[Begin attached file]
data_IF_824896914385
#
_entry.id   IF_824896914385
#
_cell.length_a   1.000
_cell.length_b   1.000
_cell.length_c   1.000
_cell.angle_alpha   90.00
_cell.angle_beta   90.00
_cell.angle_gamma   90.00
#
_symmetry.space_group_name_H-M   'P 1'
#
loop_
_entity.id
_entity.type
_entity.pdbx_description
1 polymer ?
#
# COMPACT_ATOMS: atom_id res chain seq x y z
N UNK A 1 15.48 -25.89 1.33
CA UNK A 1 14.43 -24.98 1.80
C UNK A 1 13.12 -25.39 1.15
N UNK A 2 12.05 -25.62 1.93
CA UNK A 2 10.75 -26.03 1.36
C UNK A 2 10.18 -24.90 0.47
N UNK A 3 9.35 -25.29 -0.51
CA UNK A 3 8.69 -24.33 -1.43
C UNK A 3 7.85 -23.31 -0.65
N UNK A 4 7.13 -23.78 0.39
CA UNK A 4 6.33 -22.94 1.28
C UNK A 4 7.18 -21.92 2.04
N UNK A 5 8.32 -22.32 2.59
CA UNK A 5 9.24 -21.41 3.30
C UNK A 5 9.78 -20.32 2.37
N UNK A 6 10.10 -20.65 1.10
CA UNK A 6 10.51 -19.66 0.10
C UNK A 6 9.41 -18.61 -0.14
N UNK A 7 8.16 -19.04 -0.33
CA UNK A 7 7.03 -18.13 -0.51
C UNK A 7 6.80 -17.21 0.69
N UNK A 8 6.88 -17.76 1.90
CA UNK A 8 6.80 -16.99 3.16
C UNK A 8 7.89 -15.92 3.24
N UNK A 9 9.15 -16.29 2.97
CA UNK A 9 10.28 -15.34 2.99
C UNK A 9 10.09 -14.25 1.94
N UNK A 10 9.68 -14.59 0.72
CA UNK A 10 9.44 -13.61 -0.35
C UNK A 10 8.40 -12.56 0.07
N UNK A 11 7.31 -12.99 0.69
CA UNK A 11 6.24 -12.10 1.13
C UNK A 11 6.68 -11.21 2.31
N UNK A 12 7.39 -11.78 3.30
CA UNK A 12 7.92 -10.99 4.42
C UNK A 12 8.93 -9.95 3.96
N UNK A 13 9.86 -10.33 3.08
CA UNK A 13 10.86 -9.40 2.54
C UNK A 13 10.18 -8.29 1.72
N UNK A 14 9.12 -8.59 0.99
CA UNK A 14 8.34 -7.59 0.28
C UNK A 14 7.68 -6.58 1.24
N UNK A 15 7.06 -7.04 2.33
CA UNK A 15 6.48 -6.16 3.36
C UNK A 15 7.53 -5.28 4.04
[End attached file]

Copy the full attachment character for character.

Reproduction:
data_IF_824896914385
#
_entry.id   IF_824896914385
#
_cell.length_a   1.000
_cell.length_b   1.000
_cell.length_c   1.000
_cell.angle_alpha   90.00
_cell.angle_beta   90.00
_cell.angle_gamma   90.00
#
_symmetry.space_group_name_H-M   'P 1'
#
loop_
_entity.id
_entity.type
_entity.pdbx_description
1 polymer ?
#
# COMPACT_ATOMS: atom_id res chain seq x y z
N UNK A 1 15.48 -25.89 1.33
CA UNK A 1 14.43 -24.98 1.80
C UNK A 1 13.12 -25.39 1.15
N UNK A 2 12.05 -25.62 1.93
CA UNK A 2 10.75 -26.03 1.36
C UNK A 2 10.18 -24.90 0.47
N UNK A 3 9.35 -25.29 -0.51
CA UNK A 3 8.69 -24.33 -1.43
C UNK A 3 7.85 -23.31 -0.65
N UNK A 4 7.13 -23.78 0.39
CA UNK A 4 6.33 -22.94 1.28
C UNK A 4 7.18 -21.92 2.04
N UNK A 5 8.32 -22.32 2.59
CA UNK A 5 9.24 -21.41 3.30
C UNK A 5 9.78 -20.32 2.37
N UNK A 6 10.10 -20.65 1.10
CA UNK A 6 10.51 -19.66 0.10
C UNK A 6 9.41 -18.61 -0.14
N UNK A 7 8.16 -19.04 -0.33
CA UNK A 7 7.03 -18.13 -0.51
C UNK A 7 6.80 -17.21 0.69
N UNK A 8 6.88 -17.76 1.90
CA UNK A 8 6.80 -16.99 3.16
C UNK A 8 7.89 -15.92 3.24
N UNK A 9 9.15 -16.29 2.97
CA UNK A 9 10.28 -15.34 2.99
C UNK A 9 10.09 -14.25 1.94
N UNK A 10 9.68 -14.59 0.72
CA UNK A 10 9.44 -13.61 -0.35
C UNK A 10 8.40 -12.56 0.07
N UNK A 11 7.31 -12.99 0.69
CA UNK A 11 6.24 -12.10 1.13
C UNK A 11 6.68 -11.21 2.31
N UNK A 12 7.39 -11.78 3.30
CA UNK A 12 7.92 -10.99 4.42
C UNK A 12 8.93 -9.95 3.96
N UNK A 13 9.86 -10.33 3.08
CA UNK A 13 10.86 -9.40 2.54
C UNK A 13 10.18 -8.29 1.72
N UNK A 14 9.12 -8.59 0.99
CA UNK A 14 8.34 -7.59 0.28
C UNK A 14 7.68 -6.58 1.24
N UNK A 15 7.06 -7.04 2.33
CA UNK A 15 6.48 -6.16 3.36
C UNK A 15 7.53 -5.28 4.04